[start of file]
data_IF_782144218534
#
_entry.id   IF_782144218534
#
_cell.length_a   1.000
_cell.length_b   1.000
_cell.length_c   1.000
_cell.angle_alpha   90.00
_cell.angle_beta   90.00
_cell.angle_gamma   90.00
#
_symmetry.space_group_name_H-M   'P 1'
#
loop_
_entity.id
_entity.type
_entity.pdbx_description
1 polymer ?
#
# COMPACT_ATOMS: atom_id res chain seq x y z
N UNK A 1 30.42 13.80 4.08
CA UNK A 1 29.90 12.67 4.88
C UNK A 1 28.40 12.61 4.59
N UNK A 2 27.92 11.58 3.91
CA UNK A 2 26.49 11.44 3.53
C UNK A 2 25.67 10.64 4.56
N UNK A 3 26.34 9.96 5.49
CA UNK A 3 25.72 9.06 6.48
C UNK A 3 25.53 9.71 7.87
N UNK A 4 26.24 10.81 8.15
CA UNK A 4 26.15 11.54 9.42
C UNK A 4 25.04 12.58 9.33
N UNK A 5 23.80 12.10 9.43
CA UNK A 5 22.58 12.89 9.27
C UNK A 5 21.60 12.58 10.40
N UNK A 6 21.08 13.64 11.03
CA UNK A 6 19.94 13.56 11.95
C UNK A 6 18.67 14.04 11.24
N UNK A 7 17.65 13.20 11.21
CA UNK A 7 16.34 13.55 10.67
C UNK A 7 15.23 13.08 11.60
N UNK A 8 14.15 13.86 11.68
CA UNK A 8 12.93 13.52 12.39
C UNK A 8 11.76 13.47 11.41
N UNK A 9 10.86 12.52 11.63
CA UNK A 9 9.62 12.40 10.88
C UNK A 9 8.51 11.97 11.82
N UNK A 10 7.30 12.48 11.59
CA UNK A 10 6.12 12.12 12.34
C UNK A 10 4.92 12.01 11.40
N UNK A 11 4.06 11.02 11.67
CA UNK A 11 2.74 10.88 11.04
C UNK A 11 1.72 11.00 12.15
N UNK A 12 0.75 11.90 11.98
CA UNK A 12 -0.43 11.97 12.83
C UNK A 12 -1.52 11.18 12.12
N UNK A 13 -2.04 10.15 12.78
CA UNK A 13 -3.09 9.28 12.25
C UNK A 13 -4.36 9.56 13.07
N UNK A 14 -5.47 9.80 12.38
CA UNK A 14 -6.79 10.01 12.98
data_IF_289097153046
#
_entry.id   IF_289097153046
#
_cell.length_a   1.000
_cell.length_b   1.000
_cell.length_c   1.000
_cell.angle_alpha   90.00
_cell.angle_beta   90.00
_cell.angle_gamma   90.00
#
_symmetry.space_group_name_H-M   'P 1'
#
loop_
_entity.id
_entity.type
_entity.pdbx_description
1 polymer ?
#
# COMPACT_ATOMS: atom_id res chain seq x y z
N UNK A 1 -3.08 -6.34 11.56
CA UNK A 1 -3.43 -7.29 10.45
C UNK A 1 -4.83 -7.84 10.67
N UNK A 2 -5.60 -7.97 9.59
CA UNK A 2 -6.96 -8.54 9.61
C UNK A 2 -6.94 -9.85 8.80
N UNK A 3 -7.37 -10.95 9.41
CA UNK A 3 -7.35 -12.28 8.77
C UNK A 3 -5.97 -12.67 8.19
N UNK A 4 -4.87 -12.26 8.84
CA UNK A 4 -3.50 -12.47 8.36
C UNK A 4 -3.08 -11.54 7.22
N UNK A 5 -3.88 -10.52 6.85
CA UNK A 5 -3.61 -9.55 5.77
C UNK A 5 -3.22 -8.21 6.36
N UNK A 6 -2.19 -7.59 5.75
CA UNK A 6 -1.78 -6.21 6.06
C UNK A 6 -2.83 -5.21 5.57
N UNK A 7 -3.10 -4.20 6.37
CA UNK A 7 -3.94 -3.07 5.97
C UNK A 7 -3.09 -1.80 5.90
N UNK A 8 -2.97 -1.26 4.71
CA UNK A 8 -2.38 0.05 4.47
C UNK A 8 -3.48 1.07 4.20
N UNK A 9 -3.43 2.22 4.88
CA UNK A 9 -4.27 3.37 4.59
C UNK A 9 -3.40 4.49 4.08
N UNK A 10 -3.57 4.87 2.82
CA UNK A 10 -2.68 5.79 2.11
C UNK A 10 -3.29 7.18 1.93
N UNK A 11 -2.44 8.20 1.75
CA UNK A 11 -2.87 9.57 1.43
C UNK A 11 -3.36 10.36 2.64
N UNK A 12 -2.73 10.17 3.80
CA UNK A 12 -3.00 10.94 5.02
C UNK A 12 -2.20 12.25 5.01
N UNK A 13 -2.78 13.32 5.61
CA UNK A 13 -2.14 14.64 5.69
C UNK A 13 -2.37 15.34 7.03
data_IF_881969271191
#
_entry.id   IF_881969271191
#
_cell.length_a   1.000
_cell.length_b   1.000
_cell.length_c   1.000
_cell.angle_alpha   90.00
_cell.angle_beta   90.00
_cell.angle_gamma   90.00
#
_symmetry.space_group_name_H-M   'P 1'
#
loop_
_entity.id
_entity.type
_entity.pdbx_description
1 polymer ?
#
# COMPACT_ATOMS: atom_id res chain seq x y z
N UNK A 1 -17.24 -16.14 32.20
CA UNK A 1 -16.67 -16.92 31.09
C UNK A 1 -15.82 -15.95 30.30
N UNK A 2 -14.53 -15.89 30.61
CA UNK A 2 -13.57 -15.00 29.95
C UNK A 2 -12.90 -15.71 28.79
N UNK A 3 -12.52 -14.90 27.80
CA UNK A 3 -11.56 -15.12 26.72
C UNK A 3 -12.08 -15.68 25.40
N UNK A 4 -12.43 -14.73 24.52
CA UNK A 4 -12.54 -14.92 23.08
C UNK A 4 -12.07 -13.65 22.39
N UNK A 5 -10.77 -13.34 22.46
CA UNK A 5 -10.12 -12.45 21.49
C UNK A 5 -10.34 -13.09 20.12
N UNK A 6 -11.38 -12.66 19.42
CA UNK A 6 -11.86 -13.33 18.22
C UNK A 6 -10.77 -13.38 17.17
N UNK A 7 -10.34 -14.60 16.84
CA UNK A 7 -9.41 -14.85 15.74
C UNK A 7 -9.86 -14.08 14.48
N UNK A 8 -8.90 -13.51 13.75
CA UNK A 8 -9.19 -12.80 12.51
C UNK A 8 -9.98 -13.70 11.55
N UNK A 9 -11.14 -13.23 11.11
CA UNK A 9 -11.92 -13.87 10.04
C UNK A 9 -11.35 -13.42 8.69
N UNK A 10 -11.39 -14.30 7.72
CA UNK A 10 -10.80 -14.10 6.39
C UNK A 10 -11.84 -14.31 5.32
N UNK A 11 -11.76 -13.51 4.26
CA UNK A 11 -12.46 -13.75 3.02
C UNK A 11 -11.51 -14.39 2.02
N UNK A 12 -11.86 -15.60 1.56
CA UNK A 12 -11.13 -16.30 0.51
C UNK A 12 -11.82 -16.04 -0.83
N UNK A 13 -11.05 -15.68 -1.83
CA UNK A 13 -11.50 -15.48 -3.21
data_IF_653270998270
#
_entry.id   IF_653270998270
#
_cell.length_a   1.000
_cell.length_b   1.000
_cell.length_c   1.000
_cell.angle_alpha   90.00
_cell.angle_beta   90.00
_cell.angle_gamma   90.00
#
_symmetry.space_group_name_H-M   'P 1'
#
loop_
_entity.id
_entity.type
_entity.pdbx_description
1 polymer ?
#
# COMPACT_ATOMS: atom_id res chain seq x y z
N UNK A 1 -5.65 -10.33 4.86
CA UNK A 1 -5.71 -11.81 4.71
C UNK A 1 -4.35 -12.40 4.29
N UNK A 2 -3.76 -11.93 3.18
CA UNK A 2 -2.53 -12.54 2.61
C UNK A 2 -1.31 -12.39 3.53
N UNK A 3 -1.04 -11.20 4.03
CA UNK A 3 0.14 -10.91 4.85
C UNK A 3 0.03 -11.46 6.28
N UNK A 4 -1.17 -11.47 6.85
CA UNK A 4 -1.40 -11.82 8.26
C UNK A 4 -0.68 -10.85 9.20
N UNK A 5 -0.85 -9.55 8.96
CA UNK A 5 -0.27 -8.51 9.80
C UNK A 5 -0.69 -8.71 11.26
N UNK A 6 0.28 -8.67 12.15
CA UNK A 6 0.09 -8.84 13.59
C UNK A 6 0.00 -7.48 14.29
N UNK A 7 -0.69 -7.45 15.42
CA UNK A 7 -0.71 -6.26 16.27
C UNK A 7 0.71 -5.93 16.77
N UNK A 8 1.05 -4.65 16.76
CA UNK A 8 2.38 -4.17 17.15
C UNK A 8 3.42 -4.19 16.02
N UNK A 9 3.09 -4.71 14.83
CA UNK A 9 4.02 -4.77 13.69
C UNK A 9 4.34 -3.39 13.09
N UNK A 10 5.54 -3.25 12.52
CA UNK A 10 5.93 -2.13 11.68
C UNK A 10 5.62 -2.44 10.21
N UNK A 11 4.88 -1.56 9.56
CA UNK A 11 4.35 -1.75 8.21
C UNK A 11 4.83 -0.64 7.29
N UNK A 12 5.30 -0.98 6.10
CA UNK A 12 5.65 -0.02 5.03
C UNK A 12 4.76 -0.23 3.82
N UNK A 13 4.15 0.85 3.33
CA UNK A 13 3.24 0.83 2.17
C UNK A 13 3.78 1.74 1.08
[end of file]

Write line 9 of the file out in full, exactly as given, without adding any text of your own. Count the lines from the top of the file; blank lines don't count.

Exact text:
_cell.angle_beta   90.00